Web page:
Anchor fixings to concrete structures are key components in many structures and may be part of safety critical systems. But how well are they understood? Fill out our survey for the chance to win an iPad Air.
In recent years the construction industry has identified potential problems with the selection and installation of fixings and taken steps to improve awareness of correct procedures.
The use of anchor fixings ranges from carefully planned and executed installations that are integral with the permanent works to one–off applications as a quick fix for an immediate problem. There is often an impression that chemical fixings or resins have magic properties and can be used in any circumstances to produce a permanent and strong bond for anchors or to replace missing rebar connections.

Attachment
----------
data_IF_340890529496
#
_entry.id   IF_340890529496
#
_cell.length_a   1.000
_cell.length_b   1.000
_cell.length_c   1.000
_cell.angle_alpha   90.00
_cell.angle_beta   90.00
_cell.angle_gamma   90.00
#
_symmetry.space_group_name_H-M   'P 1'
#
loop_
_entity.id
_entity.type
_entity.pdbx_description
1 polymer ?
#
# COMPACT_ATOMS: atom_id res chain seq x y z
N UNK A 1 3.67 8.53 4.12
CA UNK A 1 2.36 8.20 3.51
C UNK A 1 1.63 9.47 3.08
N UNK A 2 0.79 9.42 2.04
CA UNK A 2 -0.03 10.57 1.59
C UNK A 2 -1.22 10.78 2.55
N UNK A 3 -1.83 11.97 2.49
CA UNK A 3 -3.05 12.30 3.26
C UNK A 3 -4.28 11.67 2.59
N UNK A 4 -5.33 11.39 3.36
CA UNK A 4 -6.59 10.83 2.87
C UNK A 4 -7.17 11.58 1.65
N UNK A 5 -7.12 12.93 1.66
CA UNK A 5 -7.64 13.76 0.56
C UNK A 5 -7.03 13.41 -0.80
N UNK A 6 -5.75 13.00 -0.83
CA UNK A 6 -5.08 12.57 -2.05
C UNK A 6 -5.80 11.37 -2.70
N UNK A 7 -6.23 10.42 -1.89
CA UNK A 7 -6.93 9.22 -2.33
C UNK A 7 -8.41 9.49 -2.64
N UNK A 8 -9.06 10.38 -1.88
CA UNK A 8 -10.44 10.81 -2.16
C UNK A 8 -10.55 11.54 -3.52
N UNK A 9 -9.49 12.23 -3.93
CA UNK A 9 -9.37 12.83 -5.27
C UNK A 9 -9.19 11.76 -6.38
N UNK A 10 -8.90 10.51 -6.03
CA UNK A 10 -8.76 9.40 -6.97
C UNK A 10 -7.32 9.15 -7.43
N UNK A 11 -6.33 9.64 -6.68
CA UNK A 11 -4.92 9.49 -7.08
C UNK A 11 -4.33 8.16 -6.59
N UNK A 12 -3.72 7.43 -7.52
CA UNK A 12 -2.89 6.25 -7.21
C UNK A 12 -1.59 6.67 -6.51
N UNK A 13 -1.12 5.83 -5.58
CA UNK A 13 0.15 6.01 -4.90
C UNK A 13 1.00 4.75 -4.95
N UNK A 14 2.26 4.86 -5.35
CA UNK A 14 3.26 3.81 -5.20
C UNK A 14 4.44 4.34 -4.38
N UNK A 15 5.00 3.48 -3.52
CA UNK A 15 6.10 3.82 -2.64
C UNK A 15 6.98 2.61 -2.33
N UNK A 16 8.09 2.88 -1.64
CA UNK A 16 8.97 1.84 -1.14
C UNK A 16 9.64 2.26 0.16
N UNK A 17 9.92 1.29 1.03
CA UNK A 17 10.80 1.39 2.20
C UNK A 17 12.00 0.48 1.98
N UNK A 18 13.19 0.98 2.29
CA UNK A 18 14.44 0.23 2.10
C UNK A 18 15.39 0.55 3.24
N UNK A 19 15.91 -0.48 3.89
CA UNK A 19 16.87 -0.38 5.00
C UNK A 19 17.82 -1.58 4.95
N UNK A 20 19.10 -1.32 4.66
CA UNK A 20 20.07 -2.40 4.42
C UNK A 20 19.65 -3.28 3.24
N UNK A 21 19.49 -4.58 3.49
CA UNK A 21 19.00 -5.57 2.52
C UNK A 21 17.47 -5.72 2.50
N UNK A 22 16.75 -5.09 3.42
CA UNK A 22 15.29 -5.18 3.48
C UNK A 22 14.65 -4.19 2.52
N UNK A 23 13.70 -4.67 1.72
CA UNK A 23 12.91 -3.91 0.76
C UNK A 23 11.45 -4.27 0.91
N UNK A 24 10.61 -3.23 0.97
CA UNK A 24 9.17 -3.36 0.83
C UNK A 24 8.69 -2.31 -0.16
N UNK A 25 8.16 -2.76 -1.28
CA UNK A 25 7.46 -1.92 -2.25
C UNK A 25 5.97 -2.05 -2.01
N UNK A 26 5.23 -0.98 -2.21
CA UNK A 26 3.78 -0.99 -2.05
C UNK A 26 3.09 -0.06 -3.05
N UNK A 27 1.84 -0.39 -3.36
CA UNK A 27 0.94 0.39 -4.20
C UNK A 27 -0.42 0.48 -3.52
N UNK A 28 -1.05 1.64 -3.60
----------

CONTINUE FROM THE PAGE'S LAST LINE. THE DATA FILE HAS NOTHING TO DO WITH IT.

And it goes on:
Records show that there have been many anchor failures, some resulting in fatalities including lining failures in the Boston Big Dig tunnel (2006), Japan’s Sasago tunnel (2012), and the Balcombe rail tunnel in the UK (2011) which was a near miss. CROSS (Confidential Reporting on Structural Safety) Newsletters have also published reports of a number of heavy ceiling failures in cinemas and other venues which could have caused tragedy.
Sudden, catastrophic, and progressive collapses have occurred where a single fixing has failed, sometime after many years, and the additional load thrown onto adjacent fixings causes them to fail in sequence.
The reasons for most problems are known and plenty of good advice is available on the selection, installation, and testing of new anchors. But concerns persist over industry awareness.
NCE is keen to establish some facts, and is conducting a brief survey to get a firm handle on the state of industry awareness. The results will be shared in NCE in July.